Master Soyen Shaku (1859-1919)

 

Participating Musicians

 

Shakuhachi player and master Jumei Tokumaru was a direct disciple of the great master of the Chikumeisha school and the national treasure Goro Yamaguchi. Through this unique experience, he inherited a way of playing that is very close to his master’s. Today, he is one of the main masters and performers of the kinko style in Japan. His participation will give viewers a sense of the best of honkyoku, the original song for the shakuhachi. [Learn more…] 

 

Tamie Kitahara is a Japanese-Brazilian musician living in São Paulo, who promotes the Seiha de koto school. She develops an important job teaching koto and shamisen to both Nikkei and Brazilians. In this project, she will show some of the traditional universe of her line of teaching. [Learn more…] 

 

Gabriel Levy carries on a family musical tradition which started at Casa Levy, a piano shop founded in 1860 in São Paulo, and owned by his family. He followed in the footsteps of his great uncle, Alexandre Levy, a renowned Brazilian accordionist and composer. His works includes Japanese music, arrangements and soundtracks featuring traditional Japanese instruments. [Learn more…] 

 

Akiko Sakurai performs with her biwa in the four corners of Japan and around the world, including Brazil. She organized the first performance in Latin America of the composition November Steps by Toru Takemitsu, at the Municipal Theater in São Paulo. Biwa, originally played in the Japanese Imperial Court, is now known worldwide thanks to performances like these. [Learn more…] 

 

Kaoly Asano, one of the musicians in the Gocoo Group, promotes the taiko outside Japan. It will be a great challenge for Asano to share the unique language of her approach to this typical Japanese drum when playing at home. [Learn more…] 

 

Chie Hanawa‘s technique and musical expression are impressive. She traveled to Brazil in 2015 at the invitation of the Japan Foundation. In her performance, she will show that the shamisen, a traditional Japanese instrument, can be mastered by a young composer. [Learn more…]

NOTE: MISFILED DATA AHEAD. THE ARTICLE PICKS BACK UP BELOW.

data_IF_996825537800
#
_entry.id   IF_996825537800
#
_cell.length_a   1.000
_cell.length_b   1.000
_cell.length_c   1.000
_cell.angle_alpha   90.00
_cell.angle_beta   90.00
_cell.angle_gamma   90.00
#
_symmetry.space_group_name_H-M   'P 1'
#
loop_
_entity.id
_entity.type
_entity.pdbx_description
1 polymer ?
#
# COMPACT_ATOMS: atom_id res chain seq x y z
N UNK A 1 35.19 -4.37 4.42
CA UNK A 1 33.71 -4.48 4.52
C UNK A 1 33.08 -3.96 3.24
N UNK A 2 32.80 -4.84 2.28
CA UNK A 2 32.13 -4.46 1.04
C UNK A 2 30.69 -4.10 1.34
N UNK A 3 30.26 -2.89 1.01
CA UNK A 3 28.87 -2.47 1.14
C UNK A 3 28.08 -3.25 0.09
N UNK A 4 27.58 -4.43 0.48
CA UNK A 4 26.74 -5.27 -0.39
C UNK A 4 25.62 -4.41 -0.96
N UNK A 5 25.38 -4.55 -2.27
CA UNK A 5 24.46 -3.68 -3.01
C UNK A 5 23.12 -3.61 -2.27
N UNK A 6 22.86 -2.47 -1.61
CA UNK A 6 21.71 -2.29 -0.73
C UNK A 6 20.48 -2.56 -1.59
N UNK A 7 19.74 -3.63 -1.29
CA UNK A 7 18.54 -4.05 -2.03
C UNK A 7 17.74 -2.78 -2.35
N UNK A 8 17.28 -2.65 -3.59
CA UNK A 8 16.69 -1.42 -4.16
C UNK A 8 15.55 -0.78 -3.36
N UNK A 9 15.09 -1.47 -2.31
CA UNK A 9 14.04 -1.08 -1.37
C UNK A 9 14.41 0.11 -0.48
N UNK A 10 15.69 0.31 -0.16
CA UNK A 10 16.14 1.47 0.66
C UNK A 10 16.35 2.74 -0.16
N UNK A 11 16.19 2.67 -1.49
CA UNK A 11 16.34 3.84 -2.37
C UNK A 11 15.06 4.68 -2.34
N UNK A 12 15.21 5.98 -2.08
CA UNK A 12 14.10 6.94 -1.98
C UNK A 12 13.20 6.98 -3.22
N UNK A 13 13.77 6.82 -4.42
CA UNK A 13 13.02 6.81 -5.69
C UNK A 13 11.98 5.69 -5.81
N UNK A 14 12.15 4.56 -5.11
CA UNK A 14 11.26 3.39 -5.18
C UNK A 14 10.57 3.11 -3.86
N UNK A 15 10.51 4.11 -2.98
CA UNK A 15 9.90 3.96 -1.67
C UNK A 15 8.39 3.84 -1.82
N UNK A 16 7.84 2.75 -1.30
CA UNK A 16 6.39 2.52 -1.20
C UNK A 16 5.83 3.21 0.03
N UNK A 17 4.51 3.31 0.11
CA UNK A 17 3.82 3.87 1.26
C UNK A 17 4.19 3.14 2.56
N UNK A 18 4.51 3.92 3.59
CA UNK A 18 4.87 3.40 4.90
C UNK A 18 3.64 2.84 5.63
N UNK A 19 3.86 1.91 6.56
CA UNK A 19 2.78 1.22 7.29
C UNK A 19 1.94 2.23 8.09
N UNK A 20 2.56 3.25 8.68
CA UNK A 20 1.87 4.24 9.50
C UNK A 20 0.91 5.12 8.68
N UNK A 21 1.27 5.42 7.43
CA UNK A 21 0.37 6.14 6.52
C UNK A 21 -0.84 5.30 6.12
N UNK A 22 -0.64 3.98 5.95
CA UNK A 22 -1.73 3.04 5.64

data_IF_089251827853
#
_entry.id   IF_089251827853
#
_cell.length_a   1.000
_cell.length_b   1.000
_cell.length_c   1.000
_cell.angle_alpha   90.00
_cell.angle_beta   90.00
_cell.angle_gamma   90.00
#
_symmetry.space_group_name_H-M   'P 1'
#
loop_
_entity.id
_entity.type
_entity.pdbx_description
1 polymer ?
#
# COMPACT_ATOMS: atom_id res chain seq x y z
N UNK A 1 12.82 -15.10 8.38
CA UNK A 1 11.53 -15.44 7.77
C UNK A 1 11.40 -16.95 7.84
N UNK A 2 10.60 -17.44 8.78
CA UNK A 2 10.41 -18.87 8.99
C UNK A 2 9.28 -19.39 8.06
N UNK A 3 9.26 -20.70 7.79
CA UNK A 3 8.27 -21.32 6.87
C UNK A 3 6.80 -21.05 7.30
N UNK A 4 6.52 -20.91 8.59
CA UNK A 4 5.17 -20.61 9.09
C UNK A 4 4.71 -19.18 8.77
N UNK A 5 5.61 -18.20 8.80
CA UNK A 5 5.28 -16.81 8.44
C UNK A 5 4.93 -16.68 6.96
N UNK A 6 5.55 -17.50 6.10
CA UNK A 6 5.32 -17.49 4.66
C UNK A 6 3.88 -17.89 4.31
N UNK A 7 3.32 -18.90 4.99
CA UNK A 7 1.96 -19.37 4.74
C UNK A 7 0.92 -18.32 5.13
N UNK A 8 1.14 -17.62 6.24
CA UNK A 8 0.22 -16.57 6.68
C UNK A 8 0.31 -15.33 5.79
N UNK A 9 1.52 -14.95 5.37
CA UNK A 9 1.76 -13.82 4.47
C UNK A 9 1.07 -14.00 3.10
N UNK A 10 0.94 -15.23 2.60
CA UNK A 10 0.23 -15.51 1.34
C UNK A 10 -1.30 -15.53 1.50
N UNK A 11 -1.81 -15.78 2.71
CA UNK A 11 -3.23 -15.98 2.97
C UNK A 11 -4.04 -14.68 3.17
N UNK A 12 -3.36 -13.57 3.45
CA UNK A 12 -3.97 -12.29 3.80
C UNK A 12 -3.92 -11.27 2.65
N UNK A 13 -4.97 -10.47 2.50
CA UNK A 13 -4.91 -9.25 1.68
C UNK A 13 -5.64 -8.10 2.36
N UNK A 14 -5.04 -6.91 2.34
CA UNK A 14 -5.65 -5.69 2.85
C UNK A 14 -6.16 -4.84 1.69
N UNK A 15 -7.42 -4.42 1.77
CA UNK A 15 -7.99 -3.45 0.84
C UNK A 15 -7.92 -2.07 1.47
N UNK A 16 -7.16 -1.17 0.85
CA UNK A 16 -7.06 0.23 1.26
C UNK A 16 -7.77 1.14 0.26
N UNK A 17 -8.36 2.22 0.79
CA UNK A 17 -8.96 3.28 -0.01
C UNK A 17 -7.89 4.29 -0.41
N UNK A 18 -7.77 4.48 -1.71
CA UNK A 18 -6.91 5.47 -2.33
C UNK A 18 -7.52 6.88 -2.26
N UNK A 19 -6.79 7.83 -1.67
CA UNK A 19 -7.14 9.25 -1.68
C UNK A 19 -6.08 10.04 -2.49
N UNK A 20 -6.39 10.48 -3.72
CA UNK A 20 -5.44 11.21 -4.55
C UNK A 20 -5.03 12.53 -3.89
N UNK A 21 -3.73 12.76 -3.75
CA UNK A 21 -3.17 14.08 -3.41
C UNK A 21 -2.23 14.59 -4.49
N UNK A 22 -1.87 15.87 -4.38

Camilo Carrara‘s CD Canção do Sol Nascente (Song of the Rising Sun) gives his Brazilian audience a sense of the important transformation of the Japanese society during the Meiji period, when European culture took root in Japan.

 

The city of Wakayama has been a reference in controlling the pandemic caused by the novel coronavirus in Japan. It is Yoko Nishi‘s hometown, where her studio is located, and where she teaches koto. She loves the tropical climate and often teaches classes in Brazil, where she has been sharing new techniques, repertoires, and ways to play this instrument.

 

André Mehmari is one of the top musicians in Brazil, and has a deep respect for Japanese culture. Among the concerts and master classes he has given in Japan, particularly impressive is his arrangement of the song Canto de Xango, by Baden Powell, which he played at the closing ceremony of the Olympic Games in Rio de Janeiro. Through the sounds of shakuhachi, koto, guitar, and an orchestra, Mehmari unites the Brazilian melody with a Japanese feeling.

 

Shen Kyomei Ribeiro, a direct disciple of master Goro Yamaguchi, has been working in partnership with the Japan Foundation for many years, always on in-person projects. Now, with this innovative event, he hopes to convey the idea that we can live and enjoy life in our own spaces, despite social isolation.

 

Produced by
The Japan Foundation in São Paulo

Curation and production coordination by
Shen Ribeiro

Supported by
Sinos na Floresta

Music in the Castle
From August 15 to December 20, 2020